Tuesday, February 23, 2016
Photo radar in Toronto about cash grab, not public safety
In a Monday morning news conference with Premier Kathleen Wynne, the mayor announced that he is asking the provincial government to grant Toronto a special power to install traffic cameras and photo radar.
Tory explained his request for the power to monitor and ticket Toronto drivers using traffic cameras by citing “police budgetary” and public safety concerns.
Certainly, there are police budgetary concerns in Toronto. Over half of Toronto Police employees are on the Sunshine List, earning more than $100,000. Policing costs are the single biggest item in the city budget, this year accounting for more than $1 billion of Toronto’s $10.1-billion budget.
But instead of making changes to bring the police budget under control, the Toronto Police Services Board buried a $200,000 KPMG report aimed at controlling ballooning costs, and then council approved a nearly 2.5% increase in the police budget.
Where did the money for this bump in the police budget come from? Taxpayers, of course. Rather than accepting the recommendations of the report they commissioned, or adopting Councillor Michael Thompson’s motions for cuts to the police budget of between $12 and $24 million, city council approved a property tax hike.
Tory needs the political courage to actually tackle the issue of out-of-control policing costs, and the solution is not traffic cameras.
Traffic cameras are not about cost savings, they are about revenue generation.
When traffic cameras were introduced in Chicago in 2014, the city saw an $8-million revenue bump as a result of all the additional tickets that would not have been possible without the devices.
Nor are the cameras really about public safety.
Tory has suggested that the cameras would be deployed in school zones or areas with heavy pedestrian traffic. It’s hard to argue with public safety when the mayor conjures tragic images of injured schoolchildren, but the truth is that the safety value of these cameras is unclear, and when you give politicians an inch, they take a mile.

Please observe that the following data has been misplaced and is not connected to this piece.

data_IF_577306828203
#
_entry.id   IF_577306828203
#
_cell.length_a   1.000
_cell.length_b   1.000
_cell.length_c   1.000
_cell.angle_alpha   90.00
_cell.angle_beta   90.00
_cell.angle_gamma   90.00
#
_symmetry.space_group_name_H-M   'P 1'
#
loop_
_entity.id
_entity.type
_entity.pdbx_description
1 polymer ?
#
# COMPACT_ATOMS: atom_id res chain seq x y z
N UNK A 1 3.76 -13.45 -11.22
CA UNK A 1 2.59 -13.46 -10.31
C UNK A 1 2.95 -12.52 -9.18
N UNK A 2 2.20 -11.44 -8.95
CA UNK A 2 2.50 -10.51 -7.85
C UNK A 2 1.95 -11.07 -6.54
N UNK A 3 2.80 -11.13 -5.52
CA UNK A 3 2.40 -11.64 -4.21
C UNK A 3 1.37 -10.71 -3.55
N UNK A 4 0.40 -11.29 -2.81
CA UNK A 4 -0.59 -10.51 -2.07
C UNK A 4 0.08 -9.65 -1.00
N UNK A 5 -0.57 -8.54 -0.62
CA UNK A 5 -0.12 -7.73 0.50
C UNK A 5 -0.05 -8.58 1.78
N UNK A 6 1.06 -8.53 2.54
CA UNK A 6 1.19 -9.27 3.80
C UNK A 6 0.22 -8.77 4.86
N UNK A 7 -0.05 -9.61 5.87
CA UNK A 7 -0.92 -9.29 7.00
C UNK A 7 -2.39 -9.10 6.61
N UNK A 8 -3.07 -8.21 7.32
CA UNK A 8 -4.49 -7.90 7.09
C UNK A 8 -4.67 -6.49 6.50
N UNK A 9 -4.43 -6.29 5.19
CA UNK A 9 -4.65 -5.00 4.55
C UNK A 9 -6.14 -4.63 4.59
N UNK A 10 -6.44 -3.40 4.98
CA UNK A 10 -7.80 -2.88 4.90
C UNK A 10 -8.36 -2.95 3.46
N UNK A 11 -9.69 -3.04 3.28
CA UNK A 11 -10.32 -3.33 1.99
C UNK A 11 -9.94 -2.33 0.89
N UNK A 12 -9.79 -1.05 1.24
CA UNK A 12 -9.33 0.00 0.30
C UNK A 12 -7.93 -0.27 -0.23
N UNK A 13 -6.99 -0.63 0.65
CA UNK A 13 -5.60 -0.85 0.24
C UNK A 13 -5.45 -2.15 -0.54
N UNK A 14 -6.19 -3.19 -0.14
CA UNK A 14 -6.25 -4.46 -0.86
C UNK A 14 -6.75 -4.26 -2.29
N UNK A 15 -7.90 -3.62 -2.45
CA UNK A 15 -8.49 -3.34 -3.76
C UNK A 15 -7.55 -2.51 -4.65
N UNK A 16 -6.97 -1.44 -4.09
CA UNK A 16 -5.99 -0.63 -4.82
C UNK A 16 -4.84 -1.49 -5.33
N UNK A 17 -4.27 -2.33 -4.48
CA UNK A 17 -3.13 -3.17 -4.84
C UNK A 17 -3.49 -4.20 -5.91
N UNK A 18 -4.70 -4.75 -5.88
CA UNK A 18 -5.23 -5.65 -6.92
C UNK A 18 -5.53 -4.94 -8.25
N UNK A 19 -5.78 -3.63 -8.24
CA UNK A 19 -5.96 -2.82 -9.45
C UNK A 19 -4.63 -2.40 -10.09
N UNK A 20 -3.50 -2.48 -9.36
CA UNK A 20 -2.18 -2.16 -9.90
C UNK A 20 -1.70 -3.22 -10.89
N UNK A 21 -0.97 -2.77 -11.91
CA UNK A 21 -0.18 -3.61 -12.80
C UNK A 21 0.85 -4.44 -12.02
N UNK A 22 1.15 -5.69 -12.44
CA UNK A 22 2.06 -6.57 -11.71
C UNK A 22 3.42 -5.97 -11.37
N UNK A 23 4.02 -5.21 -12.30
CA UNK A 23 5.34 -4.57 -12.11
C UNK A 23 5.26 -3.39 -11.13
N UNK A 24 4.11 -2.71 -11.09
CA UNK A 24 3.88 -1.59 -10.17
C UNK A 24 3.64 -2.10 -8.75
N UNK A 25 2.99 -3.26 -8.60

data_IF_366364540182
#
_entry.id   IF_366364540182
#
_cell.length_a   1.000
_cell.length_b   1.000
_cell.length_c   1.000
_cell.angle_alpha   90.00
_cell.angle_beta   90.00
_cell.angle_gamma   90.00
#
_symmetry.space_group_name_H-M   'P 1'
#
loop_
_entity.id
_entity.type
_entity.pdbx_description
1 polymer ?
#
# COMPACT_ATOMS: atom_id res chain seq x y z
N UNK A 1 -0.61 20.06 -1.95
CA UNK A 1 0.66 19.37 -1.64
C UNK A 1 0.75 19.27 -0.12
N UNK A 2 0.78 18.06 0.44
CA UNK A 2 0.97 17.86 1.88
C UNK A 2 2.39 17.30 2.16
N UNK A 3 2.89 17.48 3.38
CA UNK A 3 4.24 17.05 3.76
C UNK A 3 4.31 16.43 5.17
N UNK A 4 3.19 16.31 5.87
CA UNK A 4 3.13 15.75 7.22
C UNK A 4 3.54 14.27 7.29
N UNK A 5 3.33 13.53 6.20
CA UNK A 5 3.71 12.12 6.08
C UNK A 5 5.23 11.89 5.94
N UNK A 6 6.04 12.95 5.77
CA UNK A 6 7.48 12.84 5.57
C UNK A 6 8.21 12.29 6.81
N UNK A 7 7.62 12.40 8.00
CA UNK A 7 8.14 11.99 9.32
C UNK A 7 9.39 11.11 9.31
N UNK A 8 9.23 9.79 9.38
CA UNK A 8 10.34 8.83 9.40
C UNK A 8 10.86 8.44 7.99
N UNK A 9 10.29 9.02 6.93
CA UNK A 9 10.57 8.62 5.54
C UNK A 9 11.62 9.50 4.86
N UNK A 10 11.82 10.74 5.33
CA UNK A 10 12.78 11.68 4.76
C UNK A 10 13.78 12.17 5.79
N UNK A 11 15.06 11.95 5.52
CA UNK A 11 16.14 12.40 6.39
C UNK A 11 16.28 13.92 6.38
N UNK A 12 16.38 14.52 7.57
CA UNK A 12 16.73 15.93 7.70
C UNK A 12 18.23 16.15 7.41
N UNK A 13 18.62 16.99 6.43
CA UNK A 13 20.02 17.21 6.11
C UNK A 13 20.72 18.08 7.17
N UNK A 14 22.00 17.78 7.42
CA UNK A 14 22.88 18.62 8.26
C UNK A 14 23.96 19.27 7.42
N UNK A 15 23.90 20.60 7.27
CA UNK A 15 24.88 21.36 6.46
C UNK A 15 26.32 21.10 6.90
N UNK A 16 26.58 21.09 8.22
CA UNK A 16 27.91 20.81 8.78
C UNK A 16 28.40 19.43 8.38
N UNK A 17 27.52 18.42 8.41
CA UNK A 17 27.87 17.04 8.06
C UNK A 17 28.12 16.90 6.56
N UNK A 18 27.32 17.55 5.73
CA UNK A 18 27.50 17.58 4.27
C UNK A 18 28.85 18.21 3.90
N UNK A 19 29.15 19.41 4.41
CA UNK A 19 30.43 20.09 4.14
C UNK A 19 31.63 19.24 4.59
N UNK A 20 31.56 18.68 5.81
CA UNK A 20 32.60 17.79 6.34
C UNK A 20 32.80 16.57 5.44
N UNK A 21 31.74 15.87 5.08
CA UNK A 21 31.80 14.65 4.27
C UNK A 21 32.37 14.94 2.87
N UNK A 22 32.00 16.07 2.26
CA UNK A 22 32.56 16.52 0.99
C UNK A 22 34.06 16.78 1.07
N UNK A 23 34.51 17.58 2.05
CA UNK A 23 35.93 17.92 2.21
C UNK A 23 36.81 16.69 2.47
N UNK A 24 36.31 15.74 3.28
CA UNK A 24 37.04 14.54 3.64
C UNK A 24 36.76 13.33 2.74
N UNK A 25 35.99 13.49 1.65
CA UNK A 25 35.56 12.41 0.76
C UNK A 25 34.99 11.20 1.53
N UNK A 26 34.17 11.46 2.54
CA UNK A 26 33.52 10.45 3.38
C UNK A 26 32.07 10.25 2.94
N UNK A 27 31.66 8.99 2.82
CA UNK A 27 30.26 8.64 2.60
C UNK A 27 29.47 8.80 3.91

Tory won’t be mayor forever, and it’s safe to bet that if Toronto gets a special power to use traffic cameras, those cameras will inevitably make their way into the congested streets of the downtown core. You may find yourself automatically ticketed when trying to make a left through an amber light, or when another driver gets you stuck at the edge of the intersection when the light changes.
The cameras can also change driving habits, and force rear-end collisions as drivers are less likely to go through an amber light out of fear of a ticket.
Worse, in Chicago, the city intentionally shortened the length of amber lights so that the traffic cameras would catch more drivers and tickets would generate more money for the city.
The premier has not yet committed to allowing traffic cameras in Toronto, but she said she is “open to working with the City of Toronto on the request,” and also cited the high cost of policing.
It’s a request that should be denied. If there is a concern about police budgets, those issues should be tackled head on. The mayor needs to stop falling back on the citizens of Toronto for more money.
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